Why Is My Cat Wheezing?
It can be very unsettling to hear your cat wheezing, and you might be wondering if it's a cause for concern. Often, wheezing is the result of mild irritation or allergies. However, it's important to rule out more serious medical issues that may require medical attention.
If you notice your cat displaying signs of respiratory distress—wheezing, coughing, labored breathing—take your cat to the vet right away. It’s important to rule out any issues that require immediate attention.
What Causes Wheezing in Cats?
Wheezing in cats can be a sign of a deeper health issue, including some of the following:
- Cardiovascular issues
- Respiratory infection
- Airway blockage
- Lung Cancer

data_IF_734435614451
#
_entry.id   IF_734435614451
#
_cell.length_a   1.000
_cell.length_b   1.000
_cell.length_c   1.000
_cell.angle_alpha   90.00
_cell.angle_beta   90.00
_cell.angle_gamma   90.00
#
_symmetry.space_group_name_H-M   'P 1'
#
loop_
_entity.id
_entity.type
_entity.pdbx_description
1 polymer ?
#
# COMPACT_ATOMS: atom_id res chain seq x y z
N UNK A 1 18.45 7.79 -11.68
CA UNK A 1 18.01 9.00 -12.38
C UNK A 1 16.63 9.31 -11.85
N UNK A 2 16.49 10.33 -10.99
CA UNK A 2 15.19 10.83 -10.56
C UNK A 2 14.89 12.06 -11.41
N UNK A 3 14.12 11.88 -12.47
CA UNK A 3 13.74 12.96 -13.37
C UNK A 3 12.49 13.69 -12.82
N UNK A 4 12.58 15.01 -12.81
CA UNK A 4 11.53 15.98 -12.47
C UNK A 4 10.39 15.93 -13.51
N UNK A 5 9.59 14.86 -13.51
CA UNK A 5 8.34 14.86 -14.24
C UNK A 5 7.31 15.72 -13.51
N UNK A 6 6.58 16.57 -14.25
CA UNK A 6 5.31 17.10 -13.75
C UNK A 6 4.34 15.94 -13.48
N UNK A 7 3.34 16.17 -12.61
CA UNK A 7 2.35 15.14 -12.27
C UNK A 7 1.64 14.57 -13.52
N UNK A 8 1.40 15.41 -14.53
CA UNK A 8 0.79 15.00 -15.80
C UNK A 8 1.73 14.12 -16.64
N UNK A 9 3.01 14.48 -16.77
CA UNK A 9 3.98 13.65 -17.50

- Fungal lung infection
It's important to take your cat to the vet if you notice any difficulty breathing. If your vet rules out larger health issues, your cat may be wheezing as a result of these less serious issues:
- Dry throat
When is Wheezing in Cats Cause for Concern?
As mentioned above, if your cat demonstrates any signs of respiratory distress such as wheezing, it’s a good idea to take them to your vet. However, if you notice your cat wheezing and then coughing up a hairball shortly after, it’s likely that the wheezing was the result of a hairball.
The same can be said for mild irritants that can cause your cat to wheeze, such as a dry throat or contact with dusty air. If your cat’s wheezing is an isolated incident and you can pinpoint the cause, it likely isn’t cause for concern.
Keep an eye out for the following scenarios to know when it’s time to take your cat to the vet:
- Coughing or choking sounds
- Blue tint to the gums
- Labored breathing or rapid breathing
- Continued wheezing without dispelling a hairball
- Mild, prolonged wheezing
- Refusal to eat or drink
- Irregular bathroom usage
Once your vet determines the cause of your cat’s wheezing, they can work with you to administer the proper treatment.
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